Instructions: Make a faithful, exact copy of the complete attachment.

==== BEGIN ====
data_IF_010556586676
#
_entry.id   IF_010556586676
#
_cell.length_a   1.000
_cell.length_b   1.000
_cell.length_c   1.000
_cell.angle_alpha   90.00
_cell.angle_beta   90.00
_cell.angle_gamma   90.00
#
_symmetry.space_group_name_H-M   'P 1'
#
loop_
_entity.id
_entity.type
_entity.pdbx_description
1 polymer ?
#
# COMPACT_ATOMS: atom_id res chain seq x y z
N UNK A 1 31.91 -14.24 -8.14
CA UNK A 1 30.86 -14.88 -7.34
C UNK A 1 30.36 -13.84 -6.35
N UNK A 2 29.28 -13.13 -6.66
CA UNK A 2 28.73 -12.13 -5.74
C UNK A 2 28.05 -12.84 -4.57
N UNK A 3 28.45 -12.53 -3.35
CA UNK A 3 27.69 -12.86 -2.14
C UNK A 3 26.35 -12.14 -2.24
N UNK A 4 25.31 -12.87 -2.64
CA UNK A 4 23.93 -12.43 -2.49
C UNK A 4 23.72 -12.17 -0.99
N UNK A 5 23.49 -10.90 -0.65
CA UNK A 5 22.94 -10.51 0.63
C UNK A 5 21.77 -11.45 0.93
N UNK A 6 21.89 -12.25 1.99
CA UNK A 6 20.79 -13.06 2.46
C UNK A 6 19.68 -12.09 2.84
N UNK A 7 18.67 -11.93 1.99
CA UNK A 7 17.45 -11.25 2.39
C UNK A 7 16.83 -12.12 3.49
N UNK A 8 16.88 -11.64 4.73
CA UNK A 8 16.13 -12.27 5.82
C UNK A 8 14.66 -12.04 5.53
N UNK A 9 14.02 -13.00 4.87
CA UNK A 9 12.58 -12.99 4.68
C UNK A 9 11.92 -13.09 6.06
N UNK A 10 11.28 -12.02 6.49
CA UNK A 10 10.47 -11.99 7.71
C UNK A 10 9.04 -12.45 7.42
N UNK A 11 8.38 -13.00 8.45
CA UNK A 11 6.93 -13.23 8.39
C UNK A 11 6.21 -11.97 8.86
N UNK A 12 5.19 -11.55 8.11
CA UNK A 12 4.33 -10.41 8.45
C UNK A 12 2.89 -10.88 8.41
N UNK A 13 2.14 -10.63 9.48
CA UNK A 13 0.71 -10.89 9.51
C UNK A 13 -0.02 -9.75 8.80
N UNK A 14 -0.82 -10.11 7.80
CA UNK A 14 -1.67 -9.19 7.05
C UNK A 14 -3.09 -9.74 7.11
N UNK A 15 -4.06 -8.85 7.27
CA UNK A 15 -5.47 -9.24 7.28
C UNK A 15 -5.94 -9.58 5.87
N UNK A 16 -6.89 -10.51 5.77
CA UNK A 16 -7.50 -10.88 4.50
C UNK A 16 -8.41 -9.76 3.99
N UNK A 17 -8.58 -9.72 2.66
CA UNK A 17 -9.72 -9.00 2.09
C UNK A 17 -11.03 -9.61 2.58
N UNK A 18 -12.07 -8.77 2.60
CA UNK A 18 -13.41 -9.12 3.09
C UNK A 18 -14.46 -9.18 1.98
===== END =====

data_IF_010556586676
#
_entry.id   IF_010556586676
#
_cell.length_a   1.000
_cell.length_b   1.000
_cell.length_c   1.000
_cell.angle_alpha   90.00
_cell.angle_beta   90.00
_cell.angle_gamma   90.00
#
_symmetry.space_group_name_H-M   'P 1'
#
loop_
_entity.id
_entity.type
_entity.pdbx_description
1 polymer ?
#
# COMPACT_ATOMS: atom_id res chain seq x y z
N UNK A 1 31.91 -14.24 -8.14
CA UNK A 1 30.86 -14.88 -7.34
C UNK A 1 30.36 -13.84 -6.35
N UNK A 2 29.28 -13.13 -6.66
CA UNK A 2 28.73 -12.13 -5.74
C UNK A 2 28.05 -12.84 -4.57
N UNK A 3 28.45 -12.53 -3.35
CA UNK A 3 27.69 -12.86 -2.14
C UNK A 3 26.35 -12.14 -2.24
N UNK A 4 25.31 -12.87 -2.64
CA UNK A 4 23.93 -12.43 -2.49
C UNK A 4 23.72 -12.17 -0.99
N UNK A 5 23.49 -10.90 -0.65
CA UNK A 5 22.94 -10.51 0.63
C UNK A 5 21.77 -11.45 0.93
N UNK A 6 21.89 -12.25 1.99
CA UNK A 6 20.79 -13.06 2.46
C UNK A 6 19.68 -12.09 2.84
N UNK A 7 18.67 -11.93 1.99
CA UNK A 7 17.45 -11.25 2.39
C UNK A 7 16.83 -12.12 3.49
N UNK A 8 16.88 -11.64 4.73
CA UNK A 8 16.13 -12.27 5.82
C UNK A 8 14.66 -12.04 5.53
N UNK A 9 14.02 -13.00 4.87
CA UNK A 9 12.58 -12.99 4.68
C UNK A 9 11.92 -13.09 6.06
N UNK A 10 11.28 -12.02 6.49
CA UNK A 10 10.47 -11.99 7.71
C UNK A 10 9.04 -12.45 7.42
N UNK A 11 8.38 -13.00 8.45
CA UNK A 11 6.93 -13.23 8.39
C UNK A 11 6.21 -11.97 8.86
N UNK A 12 5.19 -11.55 8.11
CA UNK A 12 4.33 -10.41 8.45
C UNK A 12 2.89 -10.88 8.41
N UNK A 13 2.14 -10.63 9.48
CA UNK A 13 0.71 -10.89 9.51
C UNK A 13 -0.02 -9.75 8.80
N UNK A 14 -0.82 -10.11 7.80
CA UNK A 14 -1.67 -9.19 7.05
C UNK A 14 -3.09 -9.74 7.11
N UNK A 15 -4.06 -8.85 7.27
CA UNK A 15 -5.47 -9.24 7.28
C UNK A 15 -5.94 -9.58 5.87
N UNK A 16 -6.89 -10.51 5.77
CA UNK A 16 -7.50 -10.88 4.50
C UNK A 16 -8.41 -9.76 3.99
N UNK A 17 -8.58 -9.72 2.66
CA UNK A 17 -9.72 -9.00 2.09
C UNK A 17 -11.03 -9.61 2.58
N UNK A 18 -12.07 -8.77 2.60
CA UNK A 18 -13.41 -9.12 3.09
C UNK A 18 -14.46 -9.18 1.98